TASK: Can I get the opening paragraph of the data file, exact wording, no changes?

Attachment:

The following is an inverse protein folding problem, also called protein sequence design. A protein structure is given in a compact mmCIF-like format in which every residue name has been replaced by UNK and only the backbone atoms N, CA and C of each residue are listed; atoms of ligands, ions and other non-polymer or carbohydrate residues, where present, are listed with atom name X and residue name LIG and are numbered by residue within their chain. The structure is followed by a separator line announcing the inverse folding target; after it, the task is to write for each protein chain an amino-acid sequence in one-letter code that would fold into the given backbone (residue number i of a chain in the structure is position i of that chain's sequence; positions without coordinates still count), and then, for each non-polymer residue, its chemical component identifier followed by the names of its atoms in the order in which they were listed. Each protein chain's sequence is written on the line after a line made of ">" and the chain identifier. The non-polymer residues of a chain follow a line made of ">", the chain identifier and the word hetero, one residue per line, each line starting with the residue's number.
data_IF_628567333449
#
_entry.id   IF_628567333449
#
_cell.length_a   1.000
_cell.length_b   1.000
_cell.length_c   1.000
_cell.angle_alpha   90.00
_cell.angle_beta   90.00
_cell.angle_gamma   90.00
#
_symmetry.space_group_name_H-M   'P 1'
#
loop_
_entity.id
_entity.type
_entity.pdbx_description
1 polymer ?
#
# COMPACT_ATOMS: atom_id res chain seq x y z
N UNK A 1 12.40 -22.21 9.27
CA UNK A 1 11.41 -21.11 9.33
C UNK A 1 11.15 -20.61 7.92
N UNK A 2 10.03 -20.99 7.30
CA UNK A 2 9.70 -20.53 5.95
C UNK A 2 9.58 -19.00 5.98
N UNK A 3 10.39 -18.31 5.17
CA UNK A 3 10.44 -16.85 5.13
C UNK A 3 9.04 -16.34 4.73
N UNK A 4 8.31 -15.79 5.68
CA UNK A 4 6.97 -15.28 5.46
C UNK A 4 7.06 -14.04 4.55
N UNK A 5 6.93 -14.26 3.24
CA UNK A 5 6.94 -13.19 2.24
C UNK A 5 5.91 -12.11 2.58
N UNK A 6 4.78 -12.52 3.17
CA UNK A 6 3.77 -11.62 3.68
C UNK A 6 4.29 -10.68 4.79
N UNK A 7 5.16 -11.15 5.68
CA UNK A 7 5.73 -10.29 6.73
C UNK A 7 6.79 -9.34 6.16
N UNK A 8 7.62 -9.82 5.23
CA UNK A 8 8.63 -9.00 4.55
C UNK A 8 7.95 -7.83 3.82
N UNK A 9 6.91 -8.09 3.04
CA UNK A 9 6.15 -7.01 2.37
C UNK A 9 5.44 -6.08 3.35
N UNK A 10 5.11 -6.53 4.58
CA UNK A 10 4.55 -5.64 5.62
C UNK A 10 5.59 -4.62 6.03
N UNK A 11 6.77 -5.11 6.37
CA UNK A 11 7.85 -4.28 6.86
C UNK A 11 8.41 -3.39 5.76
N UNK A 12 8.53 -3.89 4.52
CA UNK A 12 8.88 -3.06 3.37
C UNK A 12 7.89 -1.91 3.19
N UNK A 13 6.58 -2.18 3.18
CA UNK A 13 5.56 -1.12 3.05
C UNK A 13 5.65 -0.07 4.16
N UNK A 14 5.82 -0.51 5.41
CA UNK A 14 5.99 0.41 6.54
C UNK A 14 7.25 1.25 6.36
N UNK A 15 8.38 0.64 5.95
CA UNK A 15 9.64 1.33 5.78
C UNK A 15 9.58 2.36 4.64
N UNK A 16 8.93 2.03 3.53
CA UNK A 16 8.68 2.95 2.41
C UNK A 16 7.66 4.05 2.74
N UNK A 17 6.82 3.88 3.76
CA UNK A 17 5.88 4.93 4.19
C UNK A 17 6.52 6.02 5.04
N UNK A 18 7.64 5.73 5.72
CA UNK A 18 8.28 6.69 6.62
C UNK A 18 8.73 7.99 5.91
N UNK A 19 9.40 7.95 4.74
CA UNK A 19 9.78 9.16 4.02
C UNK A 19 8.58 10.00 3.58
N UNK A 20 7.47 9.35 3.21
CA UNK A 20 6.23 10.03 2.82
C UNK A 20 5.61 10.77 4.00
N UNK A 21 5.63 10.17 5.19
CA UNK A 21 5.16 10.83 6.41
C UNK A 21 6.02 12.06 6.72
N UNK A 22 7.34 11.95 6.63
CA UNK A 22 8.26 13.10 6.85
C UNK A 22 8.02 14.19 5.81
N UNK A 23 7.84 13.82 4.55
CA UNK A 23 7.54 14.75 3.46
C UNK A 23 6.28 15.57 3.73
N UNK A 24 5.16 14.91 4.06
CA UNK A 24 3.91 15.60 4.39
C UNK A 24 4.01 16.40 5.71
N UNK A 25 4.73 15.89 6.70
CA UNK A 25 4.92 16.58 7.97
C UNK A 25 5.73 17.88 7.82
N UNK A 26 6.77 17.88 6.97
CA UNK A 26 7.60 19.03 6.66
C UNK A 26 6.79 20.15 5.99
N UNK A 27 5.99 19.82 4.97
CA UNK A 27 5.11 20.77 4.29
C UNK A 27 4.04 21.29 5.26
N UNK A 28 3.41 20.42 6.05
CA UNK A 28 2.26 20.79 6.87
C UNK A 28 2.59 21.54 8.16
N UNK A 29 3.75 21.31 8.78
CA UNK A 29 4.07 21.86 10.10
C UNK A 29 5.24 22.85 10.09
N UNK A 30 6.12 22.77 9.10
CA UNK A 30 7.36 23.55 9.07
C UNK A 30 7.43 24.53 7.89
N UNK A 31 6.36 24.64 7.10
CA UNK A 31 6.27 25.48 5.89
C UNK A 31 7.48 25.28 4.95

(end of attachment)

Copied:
The following is an inverse protein folding problem, also called protein sequence design. A protein structure is given in a compact mmCIF-like format in which every residue name has been replaced by UNK and only the backbone atoms N, CA and C of each residue are listed; atoms of ligands, ions and other non-polymer or carbohydrate residues, where present, are listed with atom name X and residue name LIG and are numbered by residue within their chain. The structure is followed by a separator line announcing the inverse folding target; after it, the task is to write for each protein chain an amino-acid sequence in one-letter code that would fold into the given backbone (residue number i of a chain in the structure is position i of that chain's sequence; positions without coordinates still count), and then, for each non-polymer residue, its chemical component identifier followed by the names of its atoms in the order in which they were listed. Each protein chain's sequence is written on the line after a line made of ">" and the chain identifier. The non-polymer residues of a chain follow a line made of ">", the chain identifier and the word hetero, one residue per line, each line starting with the residue's number.